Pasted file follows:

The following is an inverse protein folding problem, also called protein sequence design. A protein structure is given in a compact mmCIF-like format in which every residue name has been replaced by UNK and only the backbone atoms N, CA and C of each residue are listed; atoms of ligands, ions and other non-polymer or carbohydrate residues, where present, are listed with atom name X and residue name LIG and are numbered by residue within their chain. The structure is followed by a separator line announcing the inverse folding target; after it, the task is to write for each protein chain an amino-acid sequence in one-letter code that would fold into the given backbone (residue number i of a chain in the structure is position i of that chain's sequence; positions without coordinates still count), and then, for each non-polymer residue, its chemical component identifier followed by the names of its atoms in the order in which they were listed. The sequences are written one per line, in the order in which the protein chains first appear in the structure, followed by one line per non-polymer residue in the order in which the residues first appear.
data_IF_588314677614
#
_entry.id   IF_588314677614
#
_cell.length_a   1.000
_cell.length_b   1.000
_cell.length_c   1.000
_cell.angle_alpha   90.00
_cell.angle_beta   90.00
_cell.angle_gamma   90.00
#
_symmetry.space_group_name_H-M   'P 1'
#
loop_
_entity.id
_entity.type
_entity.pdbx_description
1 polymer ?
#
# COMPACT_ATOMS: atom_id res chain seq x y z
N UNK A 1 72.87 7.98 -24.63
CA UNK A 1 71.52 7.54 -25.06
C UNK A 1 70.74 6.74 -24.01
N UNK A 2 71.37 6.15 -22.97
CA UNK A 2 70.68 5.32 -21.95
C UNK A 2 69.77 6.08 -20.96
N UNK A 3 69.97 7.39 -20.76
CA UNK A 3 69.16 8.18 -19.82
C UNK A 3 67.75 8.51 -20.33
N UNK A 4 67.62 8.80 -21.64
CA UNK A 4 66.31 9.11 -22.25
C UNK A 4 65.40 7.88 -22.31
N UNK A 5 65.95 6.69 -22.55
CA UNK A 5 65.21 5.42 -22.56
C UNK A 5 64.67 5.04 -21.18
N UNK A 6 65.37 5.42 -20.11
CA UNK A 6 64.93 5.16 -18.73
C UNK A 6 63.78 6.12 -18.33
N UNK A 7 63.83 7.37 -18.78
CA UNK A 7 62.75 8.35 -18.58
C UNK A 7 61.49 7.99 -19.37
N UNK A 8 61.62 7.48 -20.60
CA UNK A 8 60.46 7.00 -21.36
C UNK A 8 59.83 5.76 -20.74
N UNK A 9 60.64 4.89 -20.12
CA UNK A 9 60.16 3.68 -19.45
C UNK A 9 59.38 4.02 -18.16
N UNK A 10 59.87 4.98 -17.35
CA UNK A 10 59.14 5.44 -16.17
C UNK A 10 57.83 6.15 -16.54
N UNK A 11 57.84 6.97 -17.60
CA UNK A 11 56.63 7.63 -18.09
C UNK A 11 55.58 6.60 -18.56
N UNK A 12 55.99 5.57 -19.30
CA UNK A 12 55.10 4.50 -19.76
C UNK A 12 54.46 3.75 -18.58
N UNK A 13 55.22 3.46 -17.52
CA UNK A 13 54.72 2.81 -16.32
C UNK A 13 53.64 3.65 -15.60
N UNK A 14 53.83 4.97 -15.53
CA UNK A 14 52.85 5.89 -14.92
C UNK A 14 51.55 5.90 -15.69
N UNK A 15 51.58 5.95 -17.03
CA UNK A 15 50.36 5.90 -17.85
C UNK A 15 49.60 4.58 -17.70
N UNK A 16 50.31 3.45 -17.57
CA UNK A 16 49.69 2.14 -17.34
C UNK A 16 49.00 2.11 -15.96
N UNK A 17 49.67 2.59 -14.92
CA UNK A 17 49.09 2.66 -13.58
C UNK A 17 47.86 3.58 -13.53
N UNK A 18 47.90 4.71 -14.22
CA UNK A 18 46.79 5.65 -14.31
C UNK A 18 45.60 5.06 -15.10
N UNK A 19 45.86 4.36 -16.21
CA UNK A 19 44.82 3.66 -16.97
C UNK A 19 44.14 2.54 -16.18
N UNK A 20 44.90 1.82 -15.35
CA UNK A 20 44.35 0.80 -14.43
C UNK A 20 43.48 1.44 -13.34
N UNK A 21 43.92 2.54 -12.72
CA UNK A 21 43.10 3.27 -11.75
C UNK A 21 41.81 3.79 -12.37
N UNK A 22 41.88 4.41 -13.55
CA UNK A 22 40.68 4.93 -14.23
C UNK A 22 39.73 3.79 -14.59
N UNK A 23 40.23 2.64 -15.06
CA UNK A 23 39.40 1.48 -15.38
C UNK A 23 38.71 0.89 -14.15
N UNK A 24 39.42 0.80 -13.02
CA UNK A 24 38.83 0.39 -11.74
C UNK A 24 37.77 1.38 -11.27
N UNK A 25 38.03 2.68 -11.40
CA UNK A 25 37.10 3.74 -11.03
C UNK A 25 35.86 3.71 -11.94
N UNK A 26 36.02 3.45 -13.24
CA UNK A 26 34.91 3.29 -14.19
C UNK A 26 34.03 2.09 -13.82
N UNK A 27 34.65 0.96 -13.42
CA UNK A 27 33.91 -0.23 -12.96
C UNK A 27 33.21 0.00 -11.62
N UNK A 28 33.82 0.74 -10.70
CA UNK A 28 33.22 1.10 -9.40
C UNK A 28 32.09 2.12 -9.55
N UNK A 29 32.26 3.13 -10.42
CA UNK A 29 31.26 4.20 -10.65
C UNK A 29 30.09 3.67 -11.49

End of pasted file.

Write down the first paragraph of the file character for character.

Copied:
The following is an inverse protein folding problem, also called protein sequence design. A protein structure is given in a compact mmCIF-like format in which every residue name has been replaced by UNK and only the backbone atoms N, CA and C of each residue are listed; atoms of ligands, ions and other non-polymer or carbohydrate residues, where present, are listed with atom name X and residue name LIG and are numbered by residue within their chain. The structure is followed by a separator line announcing the inverse folding target; after it, the task is to write for each protein chain an amino-acid sequence in one-letter code that would fold into the given backbone (residue number i of a chain in the structure is position i of that chain's sequence; positions without coordinates still count), and then, for each non-polymer residue, its chemical component identifier followed by the names of its atoms in the order in which they were listed. The sequences are written one per line, in the order in which the protein chains first appear in the structure, followed by one line per non-polymer residue in the order in which the residues first appear.